The Huffington Post version appeared on March 8, 2017, and can be found here.

Thursday, February 2, 2017

Trump, Trumped, Trumpery



Trump’s executive orders are most assuredly public relations stunts first and foremost. Secondarily, they echo his campaign promises and that is the point, wanting to claim at a later date he fulfilled all his promises pronto. How else to explain the haste, shoddiness, and their language, a mixture of simplemindedness and obscurity?

I can’t recall previous presidents holding up such signed documents to the assembled cameras, as if they were large glossies of Miss Universe candidates. All that was visible was Trump’s EKG-inspired signature, an alarming sight. The executive orders haven’t been coordinated with the applicable agencies and one reason floated for that is Trump’s fear that bad guys in the bureaucracy would bollix up his good intentions. The travel ban has become the most notorious, but the others are future poison pills.

It’s government by spectacle, not a surprise, given the previous campaign. Trump continues to tweet his semi-literate bon mots, contradicting himself anytime he feels like it, subletting his responsibilities as quickly as possible to his underlings, such as giving over the decision on “torture” to his Defense Secretary.

Trump continues to say he believes in the efficacy of torture and that doubtless comes from his self-knowledge that if he was pinched on the arm he would give up all his secrets. It’s been clear for decades that those who are deterred from wrongdoing by the thought of going to prison are only those who never imagined themselves in one.

It appears Trump himself finds it hard to believe he’s actually president. Why else go on so long about the size of the crowd at his inauguration? And claiming he would have won the popular vote except for the 3 - 5 million illegals who voted, thereby showing more civic engagement than regular Americans who couldn’t be bothered. Unfortunately, such complaints are catnip to television news, which loves to compare pictures. No visuals, no story, in our age of looking, caught in a culture of seeing. This was especially true during the campaign, so many fixated on the size of his fingers, the size of his whatever.

Worse, of course, is to come. The Gorsuch selection for the high court is a Trojan horse for the second pick Trump expects to get. The Republican-controlled Congress won’t be a rubber stamp for Trump, Trump will be a rubber stamp for Congress. Former Indiana governor Mike Pence, who thought he would lose his reelection and hitched his wagon to the Trump campaign, is all over the early policy changes, and the Breitbart creature, Steve Bannon, who seems as aggrieved by the so-called elites – actually people who are culture celebrities – as his master Trump. Regardless of both Bannon’s and Trump’s own Ivy League credentials, they look at the world as an internal, eternal, high school Darwinian experiment, jousting with the in-crowd and the out.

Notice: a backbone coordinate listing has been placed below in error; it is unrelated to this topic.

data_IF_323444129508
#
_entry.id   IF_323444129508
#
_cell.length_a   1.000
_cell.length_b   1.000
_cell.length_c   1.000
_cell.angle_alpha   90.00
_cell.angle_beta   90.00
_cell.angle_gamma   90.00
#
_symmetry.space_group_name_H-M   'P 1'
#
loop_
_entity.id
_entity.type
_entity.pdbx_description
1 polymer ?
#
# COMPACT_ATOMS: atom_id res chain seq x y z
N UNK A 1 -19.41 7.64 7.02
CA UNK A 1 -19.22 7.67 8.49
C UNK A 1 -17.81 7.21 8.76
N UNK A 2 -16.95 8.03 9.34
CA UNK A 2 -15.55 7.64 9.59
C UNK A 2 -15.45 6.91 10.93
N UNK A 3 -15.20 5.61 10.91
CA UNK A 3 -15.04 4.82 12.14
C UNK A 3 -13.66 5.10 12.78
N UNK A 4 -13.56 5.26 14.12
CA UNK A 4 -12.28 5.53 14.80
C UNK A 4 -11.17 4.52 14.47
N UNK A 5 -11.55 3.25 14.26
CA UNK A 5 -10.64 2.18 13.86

They want to beat what they can’t join and they have. Thanks to the disgruntled blue-state voters who put Trump over the top, individuals Trump and Bannon would be appalled to spend any real time with, they now have the power to beat and pulverize all the adherents of the former in-crowd, especially the arugula-loving Obama followers.

Where will it end? I have no faith Democrats will rise up in less than two years and capture either the Senate or the House. The Republicans have gerrymandered their way to semi-permanence in state-houses and in Congress. Trump’s America will be gaudy and crazy on the outside, but mean and punishing on the inside, thanks to the Pence/Bannon/McConnell/McCarthy/Ryan view of America.

The Huffington Post version appeared on Feb. 1, 2017. It can be found here.

Monday, January 2, 2017

Similarities

A small number of commentators have pointed out some similarities between Ronald Reagan and Donald Trump. The actor, Chuck Norris, provided “Top 8 Similarities between Trump and Reagan,” and, at the other end of the pundit perspective, Josh Zeitz, attempted to answer the question, “Is Donald Trump Like Ronald Reagan?” Zeitz has taught at Cambridge University and Princeton and Chuck Norris is, well, Chuck Norris. Both published their pieces during the past campaign, Zeitz in March and Norris in July.